20 July 2004

Whether I already knew when I went there that the cousin's whole family had survived I am not sure. Anyway, I was asked to live with them, and I did stay there for a few months, as mentioned elsewhere. At this moment I am unsure of how many months I stayed, since the above records show I arrived in Slovakia and probably Hungary in August of 1945 (I used to think it was sooner), and a below record shows I applied for a travel permit back to Czechoslovakia in November of that year.

At any rate, I wasn't too happy living with the family and decided to venture on my own. The cousin's mother was my mother's first cousin and best friend, but she was somewhat stepmother-like toward me. She, for instance, affectionately fondled her returned son when he was in bed while paying no attention to me as I lay in the same room. To be sure, I didn't want to be fondled, but she made no attempt to as much as say something comforting to me.

The first below picture, of this family, is again from a few years later; they sent it to me in 1949 when I was in the U.S. and in the Army. The second image does come from my period in Budapest, when I applied for the travel permit.


As I wrote above, the son Pali, who was three weeks older than I, was with me late in concentration camp and afterward in the hospital. He died at 50. His father, who as appears in the photo had a sweet disposition, died earlier, and his mother more recently. The daughter, of whom I write elsewhere, is the only one still living.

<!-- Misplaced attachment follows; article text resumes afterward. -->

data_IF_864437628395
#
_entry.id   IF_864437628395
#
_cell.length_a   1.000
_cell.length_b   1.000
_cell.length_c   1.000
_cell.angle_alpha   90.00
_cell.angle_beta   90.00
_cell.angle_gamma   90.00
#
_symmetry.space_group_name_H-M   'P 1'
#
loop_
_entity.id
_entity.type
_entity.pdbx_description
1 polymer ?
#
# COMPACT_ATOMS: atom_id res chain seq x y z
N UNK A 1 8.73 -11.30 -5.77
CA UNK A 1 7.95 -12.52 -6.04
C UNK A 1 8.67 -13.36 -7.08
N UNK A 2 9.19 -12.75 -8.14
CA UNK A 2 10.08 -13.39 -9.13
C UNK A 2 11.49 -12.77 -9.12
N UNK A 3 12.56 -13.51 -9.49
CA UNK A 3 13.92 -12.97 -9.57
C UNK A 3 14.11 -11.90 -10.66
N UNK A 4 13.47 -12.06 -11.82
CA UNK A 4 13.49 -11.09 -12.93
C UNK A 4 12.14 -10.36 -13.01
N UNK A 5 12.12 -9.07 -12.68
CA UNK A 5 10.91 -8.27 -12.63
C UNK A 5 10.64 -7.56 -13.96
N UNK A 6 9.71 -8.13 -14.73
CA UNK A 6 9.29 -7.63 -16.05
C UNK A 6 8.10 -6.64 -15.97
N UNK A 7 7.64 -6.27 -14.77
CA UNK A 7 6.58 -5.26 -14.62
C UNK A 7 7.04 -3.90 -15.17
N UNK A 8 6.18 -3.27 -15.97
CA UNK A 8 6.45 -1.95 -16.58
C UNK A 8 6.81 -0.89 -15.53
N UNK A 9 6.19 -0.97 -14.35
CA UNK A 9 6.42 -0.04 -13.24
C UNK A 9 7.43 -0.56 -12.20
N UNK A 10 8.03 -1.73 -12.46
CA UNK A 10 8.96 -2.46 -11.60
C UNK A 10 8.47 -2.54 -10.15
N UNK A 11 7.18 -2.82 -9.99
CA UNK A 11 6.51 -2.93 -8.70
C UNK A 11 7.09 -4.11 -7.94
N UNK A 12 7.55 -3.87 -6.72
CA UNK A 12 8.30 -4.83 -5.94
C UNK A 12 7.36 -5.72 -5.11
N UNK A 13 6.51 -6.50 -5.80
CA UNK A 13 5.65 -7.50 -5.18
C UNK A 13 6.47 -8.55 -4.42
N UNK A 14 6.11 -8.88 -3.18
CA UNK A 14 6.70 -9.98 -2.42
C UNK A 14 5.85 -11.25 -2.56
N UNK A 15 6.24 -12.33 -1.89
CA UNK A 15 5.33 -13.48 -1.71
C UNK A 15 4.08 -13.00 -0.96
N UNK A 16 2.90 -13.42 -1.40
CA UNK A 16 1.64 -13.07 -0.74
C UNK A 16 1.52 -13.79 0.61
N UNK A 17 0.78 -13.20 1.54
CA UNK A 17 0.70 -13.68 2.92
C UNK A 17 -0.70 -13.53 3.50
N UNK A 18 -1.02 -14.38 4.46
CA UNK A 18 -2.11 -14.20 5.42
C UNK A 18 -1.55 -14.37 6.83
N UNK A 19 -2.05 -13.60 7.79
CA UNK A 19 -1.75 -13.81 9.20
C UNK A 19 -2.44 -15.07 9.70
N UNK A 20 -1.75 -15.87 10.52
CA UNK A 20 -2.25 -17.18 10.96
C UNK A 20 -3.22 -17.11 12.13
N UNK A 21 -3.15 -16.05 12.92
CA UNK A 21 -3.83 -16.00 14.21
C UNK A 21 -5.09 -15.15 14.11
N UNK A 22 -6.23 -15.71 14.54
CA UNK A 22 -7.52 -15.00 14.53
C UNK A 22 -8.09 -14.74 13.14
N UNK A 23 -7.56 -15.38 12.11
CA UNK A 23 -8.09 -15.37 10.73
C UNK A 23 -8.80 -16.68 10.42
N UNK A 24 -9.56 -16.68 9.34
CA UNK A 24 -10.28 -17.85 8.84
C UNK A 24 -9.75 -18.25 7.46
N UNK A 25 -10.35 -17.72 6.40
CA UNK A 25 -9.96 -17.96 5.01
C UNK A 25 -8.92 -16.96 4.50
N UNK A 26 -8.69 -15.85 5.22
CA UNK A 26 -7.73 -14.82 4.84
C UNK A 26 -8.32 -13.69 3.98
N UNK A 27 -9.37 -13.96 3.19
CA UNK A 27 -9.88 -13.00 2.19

The second image has my ID stapled to the travel permit, seen folded. That side has Russian typing (they were the conquerors there), but the lower stamp says "DELEGATE OF CZECHOSLOVAKIA IN BUDAPEST" etc. in Slovakian.


Evidently I still had a baby face at 19 and my clothes are ill-fitting, and that I tried to sport a mustache I don't recall. The clothes were, as I remember, my father's, which he had stored somewhere. While in Budapest, as indicated, I still made a try to find my mother, and posted her name on a board affixed to the outside of a building and listing missing victims. The search was in vain, as I understandably expected.

I also made a trip to Gyöngyös, where we last lived as said before. Most Jews, of course, did not survive, but as noted where the preceding link leads to, my past woman photography employer did. I met her again on that visit, when she said she was leaving for Israel, and I will never forget the sympathetic kiss she gave me (on the cheek), which embarrassed me, coming from my former boss. Also surviving from the town was a girl cousin of mine on my father's side. She was half-a-year older than I and also lost all her family, including a sister of about 12 and a little brother about 6. She died around a decade ago.

As said, after a few months in Hungary, where I did a small amount of commercial art while living with the relatives, I wanted to be independent and decided to try my fortune in Prague.

26 July 2004